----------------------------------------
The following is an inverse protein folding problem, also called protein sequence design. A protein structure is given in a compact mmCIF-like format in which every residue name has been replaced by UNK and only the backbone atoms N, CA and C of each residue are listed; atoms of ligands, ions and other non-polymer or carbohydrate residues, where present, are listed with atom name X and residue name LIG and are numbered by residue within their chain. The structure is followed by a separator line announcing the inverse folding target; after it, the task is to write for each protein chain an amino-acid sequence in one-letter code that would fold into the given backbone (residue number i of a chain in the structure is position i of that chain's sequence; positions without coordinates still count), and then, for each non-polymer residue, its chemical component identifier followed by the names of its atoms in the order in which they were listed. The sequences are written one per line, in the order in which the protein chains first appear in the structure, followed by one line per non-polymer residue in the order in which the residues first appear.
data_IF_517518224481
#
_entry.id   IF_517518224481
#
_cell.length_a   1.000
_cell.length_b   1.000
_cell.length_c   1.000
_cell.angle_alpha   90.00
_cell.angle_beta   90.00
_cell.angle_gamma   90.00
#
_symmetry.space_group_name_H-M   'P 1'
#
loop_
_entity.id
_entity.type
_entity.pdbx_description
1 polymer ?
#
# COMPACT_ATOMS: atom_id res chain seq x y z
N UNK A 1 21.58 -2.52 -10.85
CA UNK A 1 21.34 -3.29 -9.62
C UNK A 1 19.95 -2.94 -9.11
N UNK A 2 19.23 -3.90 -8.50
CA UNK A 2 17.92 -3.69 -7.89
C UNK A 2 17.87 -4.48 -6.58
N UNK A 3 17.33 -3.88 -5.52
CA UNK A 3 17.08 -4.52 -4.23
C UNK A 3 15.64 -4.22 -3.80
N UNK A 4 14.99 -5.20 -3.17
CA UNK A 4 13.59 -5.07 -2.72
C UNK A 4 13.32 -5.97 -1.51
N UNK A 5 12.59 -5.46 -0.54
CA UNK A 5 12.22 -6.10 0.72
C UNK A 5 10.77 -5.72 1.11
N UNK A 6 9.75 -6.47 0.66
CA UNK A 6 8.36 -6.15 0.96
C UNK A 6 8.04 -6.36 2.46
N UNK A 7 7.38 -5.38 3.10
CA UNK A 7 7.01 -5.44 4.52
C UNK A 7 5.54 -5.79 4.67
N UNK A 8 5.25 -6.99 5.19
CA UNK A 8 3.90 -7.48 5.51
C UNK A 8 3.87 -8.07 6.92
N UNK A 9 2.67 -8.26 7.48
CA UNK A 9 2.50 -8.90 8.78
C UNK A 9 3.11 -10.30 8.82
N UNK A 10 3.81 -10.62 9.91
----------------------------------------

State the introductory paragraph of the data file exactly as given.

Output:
The following is an inverse protein folding problem, also called protein sequence design. A protein structure is given in a compact mmCIF-like format in which every residue name has been replaced by UNK and only the backbone atoms N, CA and C of each residue are listed; atoms of ligands, ions and other non-polymer or carbohydrate residues, where present, are listed with atom name X and residue name LIG and are numbered by residue within their chain. The structure is followed by a separator line announcing the inverse folding target; after it, the task is to write for each protein chain an amino-acid sequence in one-letter code that would fold into the given backbone (residue number i of a chain in the structure is position i of that chain's sequence; positions without coordinates still count), and then, for each non-polymer residue, its chemical component identifier followed by the names of its atoms in the order in which they were listed. The sequences are written one per line, in the order in which the protein chains first appear in the structure, followed by one line per non-polymer residue in the order in which the residues first appear.